Disclaimer: The statements, opinions and data contained in this publication are solely those of the individual authors and contributors and not of the publishers and the editor(s). The appearance of advertisements or/and product references in the publication is not a warranty, endorsement, or approval of the products or services advertised or of their effectiveness, quality or safety. The publisher and the editor(s) disclaim responsibility for any injury to persons or property resulting from any ideas, methods, instructions or products referred to in the content or advertisements.

Abstract

Intravascular papillary endothelial hyperplasia (IPEH), or Masson’s tumor, a rare benign vascular lesion, occurs mainly in the head, neck, and hands in the human population. Aberrant tumor locations have been rarely reported. We present a case of a patient with chronic abdominal pain and melena of variable severity due to a Masson’s tumor, with no apparent Masson’s tumor-associated comorbidities, along with a comprehensive review of the literature. Using PubMed, a search engine provided by the U.S. National Library of Medicine and the National Institutes of Health, we searched for all reports of Masson’s tumor limited within the abdominal cavity. Furthermore, keywords such as ‘intravascular papillary endothelial hyperplasia’, ‘renal’, ‘gastrointestinal’, ‘hepatic’ and ‘intraabdominal’ were used to facilitate the search. We thus found fourteen cases of intraabdominal Masson’s tumors published. Six (42.9%) of these were located in the renal vein, 4 (28.6%) were reported in the gastrointestinal tract, 1 (7.1%) in the adrenal gland, 1 (7.1%) in the liver, and 1 (7.1%) instance with multiple lesion sites including the renal hilum and retroperitoneum. Among these patients, 9 (64.3%) were female and 5 (35.7%) male, with a mean age of 38.9 years (7–69). IPEH is a reactive process, having three subtypes, all involving the proliferation of epithelial cells around a thrombus in the setting of venous stasis. In its pure form, the organized thrombus is solely localized within the vascular lumen. Mixed-form IPEH is formed in preexisting vascular lesions (such as arteriovenous malformation, hemangioma, pyogenic granuloma, etc.). The rarest form is the extravascular variety, which arises in hematomas often from recent trauma to the area. In its pure form, IPEH has a zero recurrence rate when an R0 resection is performed; all mixed and extravascular forms show the highest recurrence rates. The exact histogenesis of these epithelial cells remains a mystery and multiple theories have been offered. Although difficult to distinguish from malignant angiosarcomas solely on presentation and radiologic work-up, Masson’s tumors occur more frequently in women, demonstrate no local invasion, do not metastasize, are commonly located intravascularly, and are associated with a significantly more favorable prognosis than angiosarcomas. Only four Masson’s tumors have been reported in the gastrointestinal tract, two of these cases were related to microvascular thrombosis secondary to paroxysmal nocturnal hemoglobinuria and two were formed secondary to arteriovenous malformations. Our case lacked solitary evidence of either of these comorbidities. An incidental finding of an enlarged ovary, which was removed during our exploratory laparoscopy, plus strong demographic statistics that suggest women have an increased prevalence of this lesion may help support a hormonal theory of pathogenesis.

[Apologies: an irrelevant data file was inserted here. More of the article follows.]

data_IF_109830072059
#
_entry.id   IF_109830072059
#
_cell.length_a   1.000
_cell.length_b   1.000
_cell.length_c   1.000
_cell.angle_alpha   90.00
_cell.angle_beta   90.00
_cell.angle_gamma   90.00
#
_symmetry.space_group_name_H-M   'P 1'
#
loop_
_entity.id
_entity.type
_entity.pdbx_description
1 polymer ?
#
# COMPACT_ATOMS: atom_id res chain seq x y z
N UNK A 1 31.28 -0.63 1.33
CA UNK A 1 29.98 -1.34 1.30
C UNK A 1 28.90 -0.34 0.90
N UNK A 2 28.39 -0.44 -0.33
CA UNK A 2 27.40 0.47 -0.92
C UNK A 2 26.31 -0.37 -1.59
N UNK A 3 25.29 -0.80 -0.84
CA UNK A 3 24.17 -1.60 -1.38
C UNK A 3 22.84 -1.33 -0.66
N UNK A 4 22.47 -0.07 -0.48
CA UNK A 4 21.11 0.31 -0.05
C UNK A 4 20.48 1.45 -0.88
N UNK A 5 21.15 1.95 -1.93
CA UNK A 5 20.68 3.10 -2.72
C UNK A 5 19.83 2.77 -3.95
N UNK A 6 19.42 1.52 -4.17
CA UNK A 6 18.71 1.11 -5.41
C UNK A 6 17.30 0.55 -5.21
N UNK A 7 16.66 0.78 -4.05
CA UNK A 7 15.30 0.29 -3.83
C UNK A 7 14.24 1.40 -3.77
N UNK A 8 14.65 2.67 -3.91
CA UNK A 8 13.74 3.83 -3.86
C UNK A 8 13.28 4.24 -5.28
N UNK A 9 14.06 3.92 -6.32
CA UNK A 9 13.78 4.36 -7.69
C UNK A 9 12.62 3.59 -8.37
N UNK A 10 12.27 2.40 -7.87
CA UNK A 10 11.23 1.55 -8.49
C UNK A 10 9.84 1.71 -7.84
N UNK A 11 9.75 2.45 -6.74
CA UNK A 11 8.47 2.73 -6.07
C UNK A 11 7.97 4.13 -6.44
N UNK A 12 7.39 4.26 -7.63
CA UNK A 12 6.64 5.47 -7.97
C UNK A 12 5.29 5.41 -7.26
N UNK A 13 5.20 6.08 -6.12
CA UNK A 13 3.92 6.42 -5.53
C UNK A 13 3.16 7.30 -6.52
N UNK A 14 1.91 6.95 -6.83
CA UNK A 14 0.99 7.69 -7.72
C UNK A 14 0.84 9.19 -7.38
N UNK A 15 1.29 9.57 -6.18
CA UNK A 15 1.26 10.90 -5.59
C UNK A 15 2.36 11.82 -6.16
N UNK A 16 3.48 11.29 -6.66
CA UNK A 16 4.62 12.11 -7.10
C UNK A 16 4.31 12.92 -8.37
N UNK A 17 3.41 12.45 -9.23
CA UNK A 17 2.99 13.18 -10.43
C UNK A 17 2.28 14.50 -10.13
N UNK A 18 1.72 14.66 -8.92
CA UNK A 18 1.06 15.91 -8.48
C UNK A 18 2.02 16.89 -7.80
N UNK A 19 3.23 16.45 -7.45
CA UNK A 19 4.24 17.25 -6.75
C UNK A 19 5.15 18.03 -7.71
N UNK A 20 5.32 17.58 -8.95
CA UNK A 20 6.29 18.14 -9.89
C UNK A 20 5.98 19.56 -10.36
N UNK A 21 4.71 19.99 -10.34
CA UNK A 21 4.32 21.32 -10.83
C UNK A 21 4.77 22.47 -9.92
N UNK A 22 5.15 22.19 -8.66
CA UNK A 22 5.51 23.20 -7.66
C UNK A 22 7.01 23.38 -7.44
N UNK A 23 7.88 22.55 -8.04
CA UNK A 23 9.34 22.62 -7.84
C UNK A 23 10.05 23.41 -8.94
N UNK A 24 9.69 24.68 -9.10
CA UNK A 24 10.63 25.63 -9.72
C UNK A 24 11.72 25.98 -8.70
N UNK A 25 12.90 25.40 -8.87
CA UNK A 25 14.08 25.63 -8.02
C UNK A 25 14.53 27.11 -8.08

goto top of outline Author Contacts

Ronald S. Chamberlain, MD, MPA, FACS
Saint Barnabas Medical Center, 94 Old Short Hills Road, Suite 1172
Livingston, NJ 07039 (USA)
Tel. +1 973 322 5195, Fax +1 973 322 2471, E-Mail rchamberlain@sbhcs.com


 goto top of outline Article Information

Published online: March 20, 2010
Number of Print Pages : 9
Number of Figures : 3, Number of Tables : 1,


 goto top of outline Publication Details

Case Reports in Gastroenterology

Vol. 4, No. 1, Year 2010 (Cover Date: January - April)

Journal Editor: Urrutia R. (Rochester, Minn.)
ISSN: NIL (Print), eISSN: 1662-0631 (Online)

For additional information: http://www.karger.com/CRG


Open Access License / Drug Dosage

Open Access License: This is an Open Access article licensed under the terms of the Creative Commons Attribution-NonCommercial 3.0 Unported license (CC BY-NC) (www.karger.com/OA-license), applicable to the online version of the article only. Distribution permitted for non-commercial purposes only.
Drug Dosage: The authors and the publisher have exerted every effort to ensure that drug selection and dosage set forth in this text are in accord with current recommendations and practice at the time of publication. However, in view of ongoing research, changes in goverment regulations, and the constant flow of information relating to drug therapy and drug reactions, the reader is urged to check the package insert for each drug for any changes in indications and dosage and for added warnings and precautions. This is particularly important when the recommended agent is a new and/or infrequently employed drug.
Disclaimer: The statements, opinions and data contained in this publication are solely those of the individual authors and contributors and not of the publishers and the editor(s). The appearance of advertisements or/and product references in the publication is not a warranty, endorsement, or approval of the products or services advertised or of their effectiveness, quality or safety. The publisher and the editor(s) disclaim responsibility for any injury to persons or property resulting from any ideas, methods, instructions or products referred to in the content or advertisements.